Ubuntu 'Maverick Meerkat' erects own App Store
Beta mongoose flaunts new face
Review Ubuntu fans, fire up your virtual machines. The beta release of Ubuntu 10.10 is here. Maverick Meerkat, as this release is known, is actually several weeks ahead of the original schedule, and that means Ubuntu 10.10 is on track for its final release October 10.
We wouldn't suggest using the beta in a production environment, but if you'd like to install it for testing purposes, you can grab the beta from the Ubuntu download page.
The first thing you'll notice on booting 10.10 is that the Ubuntu UI has changed again. The look of Maverick is not radically different from the previous release, but it has a number of subtle improvements that make the default theme a bit nicer. Application windows sport smoother gradients. Window buttons have been enlarged and refined (though they are still on the left by default). And there are some slick new progress animations. The default Humanity icon set has also been spiffed up for 10.10 and now includes some icons for external devices such as the Motorola Droid and iPod touch.
Overall, Maverick's default theme makes for the sexiest Ubuntu yet (well, aside from that overly-purple desktop image).
Other parts of the Ubuntu interface have seen makeovers as well, like the revamped sound menu and the redesigned Ubuntu Software Center. The Software Center is quite a bit more user-friendly with a new "History" option in the side menu, showing all package installations, removals, and upgrades by date or by searching.
But possibly the biggest change in the Software Center isn't the interface: it's the inclusion of the "For Purchase" software section. As of the beta there's still no actual software to buy, but the interface is beginning to take shape. Unfortunately, in my testing, I was unable to login to Launchpad to even see the purchase screen. Eventually, the plan is for commercial Linux software to be purchased and installed right alongside the familiar free options, but for the beta, things are still a bit rough around the edges.
Ubuntu's (fledgling) 'For Purchase' Software Center
Still, it'll be interesting to see how the Ubuntu community reacts to the idea. Will Ubuntu end up with an App Store of its own? There's certainly enough free (as in beer) software out there to cover most people's needs, but offering an easy way for users to purchase software might attract more big-name commercial software to the platform.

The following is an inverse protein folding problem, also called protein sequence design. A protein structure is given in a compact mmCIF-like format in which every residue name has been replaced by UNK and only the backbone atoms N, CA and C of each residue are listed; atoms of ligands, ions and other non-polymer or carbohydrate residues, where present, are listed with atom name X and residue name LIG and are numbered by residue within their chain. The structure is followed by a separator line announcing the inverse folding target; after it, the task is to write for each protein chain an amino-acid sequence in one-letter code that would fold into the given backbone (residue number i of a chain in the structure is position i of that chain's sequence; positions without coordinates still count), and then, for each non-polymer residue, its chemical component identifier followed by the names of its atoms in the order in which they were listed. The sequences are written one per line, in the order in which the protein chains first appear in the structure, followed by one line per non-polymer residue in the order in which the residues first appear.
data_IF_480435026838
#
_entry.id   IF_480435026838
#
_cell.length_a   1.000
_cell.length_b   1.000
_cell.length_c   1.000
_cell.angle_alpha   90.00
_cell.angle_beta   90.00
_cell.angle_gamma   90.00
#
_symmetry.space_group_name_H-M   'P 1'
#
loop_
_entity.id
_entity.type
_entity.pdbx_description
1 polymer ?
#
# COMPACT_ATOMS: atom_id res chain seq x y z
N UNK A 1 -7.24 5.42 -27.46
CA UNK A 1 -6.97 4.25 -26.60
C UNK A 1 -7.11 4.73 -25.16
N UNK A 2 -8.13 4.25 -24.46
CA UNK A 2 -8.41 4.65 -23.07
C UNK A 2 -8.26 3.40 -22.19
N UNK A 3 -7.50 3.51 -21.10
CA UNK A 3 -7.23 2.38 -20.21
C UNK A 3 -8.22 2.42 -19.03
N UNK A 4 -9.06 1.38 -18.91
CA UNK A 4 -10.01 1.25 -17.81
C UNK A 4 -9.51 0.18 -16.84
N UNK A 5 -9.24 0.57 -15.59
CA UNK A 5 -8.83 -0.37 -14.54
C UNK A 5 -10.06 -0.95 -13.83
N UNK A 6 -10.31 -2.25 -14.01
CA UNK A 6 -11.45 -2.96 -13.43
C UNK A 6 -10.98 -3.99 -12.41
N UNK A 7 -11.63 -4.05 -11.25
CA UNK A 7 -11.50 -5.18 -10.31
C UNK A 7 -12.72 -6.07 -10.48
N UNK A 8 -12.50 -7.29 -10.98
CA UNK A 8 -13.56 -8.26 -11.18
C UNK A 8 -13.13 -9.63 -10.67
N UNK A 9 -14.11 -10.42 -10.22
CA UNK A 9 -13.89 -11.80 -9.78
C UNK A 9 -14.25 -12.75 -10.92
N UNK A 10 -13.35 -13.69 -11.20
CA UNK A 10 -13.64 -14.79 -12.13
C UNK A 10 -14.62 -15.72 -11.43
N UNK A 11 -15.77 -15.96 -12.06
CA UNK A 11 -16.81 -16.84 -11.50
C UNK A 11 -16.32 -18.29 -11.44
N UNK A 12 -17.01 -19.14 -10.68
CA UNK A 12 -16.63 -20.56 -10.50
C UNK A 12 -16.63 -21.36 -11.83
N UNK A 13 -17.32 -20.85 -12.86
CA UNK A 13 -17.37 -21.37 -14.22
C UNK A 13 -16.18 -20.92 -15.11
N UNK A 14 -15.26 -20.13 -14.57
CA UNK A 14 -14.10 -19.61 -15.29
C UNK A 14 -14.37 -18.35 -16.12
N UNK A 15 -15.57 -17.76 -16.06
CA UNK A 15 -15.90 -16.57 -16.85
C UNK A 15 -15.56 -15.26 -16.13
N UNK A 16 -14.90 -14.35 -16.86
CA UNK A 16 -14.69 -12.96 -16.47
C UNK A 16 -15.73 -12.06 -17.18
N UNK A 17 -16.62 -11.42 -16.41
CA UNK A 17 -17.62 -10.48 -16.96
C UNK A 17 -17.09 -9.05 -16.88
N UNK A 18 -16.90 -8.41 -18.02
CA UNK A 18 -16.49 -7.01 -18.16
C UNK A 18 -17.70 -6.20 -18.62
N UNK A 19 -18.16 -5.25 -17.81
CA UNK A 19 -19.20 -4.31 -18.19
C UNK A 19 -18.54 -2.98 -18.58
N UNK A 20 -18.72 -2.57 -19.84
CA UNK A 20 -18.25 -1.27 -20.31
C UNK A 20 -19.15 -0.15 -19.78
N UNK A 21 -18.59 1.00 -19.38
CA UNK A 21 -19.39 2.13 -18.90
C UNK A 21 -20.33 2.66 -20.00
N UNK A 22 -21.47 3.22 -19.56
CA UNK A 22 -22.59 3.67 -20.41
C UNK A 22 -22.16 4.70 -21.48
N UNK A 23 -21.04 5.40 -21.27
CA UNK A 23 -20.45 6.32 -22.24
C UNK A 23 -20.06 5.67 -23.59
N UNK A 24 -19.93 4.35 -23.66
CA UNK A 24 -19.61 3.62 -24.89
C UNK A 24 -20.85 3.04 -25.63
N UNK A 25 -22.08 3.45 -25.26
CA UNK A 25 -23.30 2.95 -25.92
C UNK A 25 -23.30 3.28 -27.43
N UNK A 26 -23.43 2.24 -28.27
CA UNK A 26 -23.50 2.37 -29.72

The Software Center is also part of Ubuntu's continuing foray into built-in social networking, with the ability to post your installs to Twitter (via Gwibber). In the previous alpha release, Rhythmbox also got the social touch with a new button to share your favorite tracks with your friends via Twitter, but the button has been removed in the beta, and it seems that, at least for now, the feature has been put on the back burner.
Gwibber itself has been updated to work with Twitter's new OAuth-based authentication. Gwibber has also switched backends, which should make the app faster, but sadly, it means no more syncing across your computers.
Another musical change in Maverick is the new sound pane, which features a revamped slider and now includes the currently playing track along with basic play/pause and skip buttons — a bit like Rhythmbox's minimized view living in your top panel. Some of the alpha builds also included playlist support, but that's been removed for now.
Maverick also sees the departure of F-Shot, the long-time default photo manager for GNOME. In its place, you'll find Shotwell, which I covered in depth earlier this year in a round-up of Linux photo managers. While Shotwell still isn't quite as full-featured as F-Spot, its interface is considerably better and it's rapidly turning into a great little photo viewer/editor. Of course, if you prefer F-Spot, it's just a couple clicks away in that slick new Software Center.
F-Shot bows to Ubuntu Shotwell
As with nearly every release of Ubuntu, the installation process has seen a slight makeover. In this round, the improvements mean installation has fewer steps and starts installing while it's gathering your info. The installation screen also offers to install the all-important multimedia codecs without making a separate trip to Software Center.
There are also numerous changes under the hood in Ubuntu 10.10, including an updated kernel, the usual slew of updated GNOME apps, and even a new touch-based, gesture-recognition engine designed to give Ubuntu support for multi-touch gestures and touch-screen interfaces.
Keep in mind that this is still a beta release and numerous bugs exist. You can read through the known issues on the Ubuntu website. Still, while this early look is clearly a beta, Ubuntu 10.10 is shaping up to be a nice update to the rather major overhaul that arrived with Ubuntu 10.04. The final version of Ubuntu 10.10 is slated to arrive October 10. ®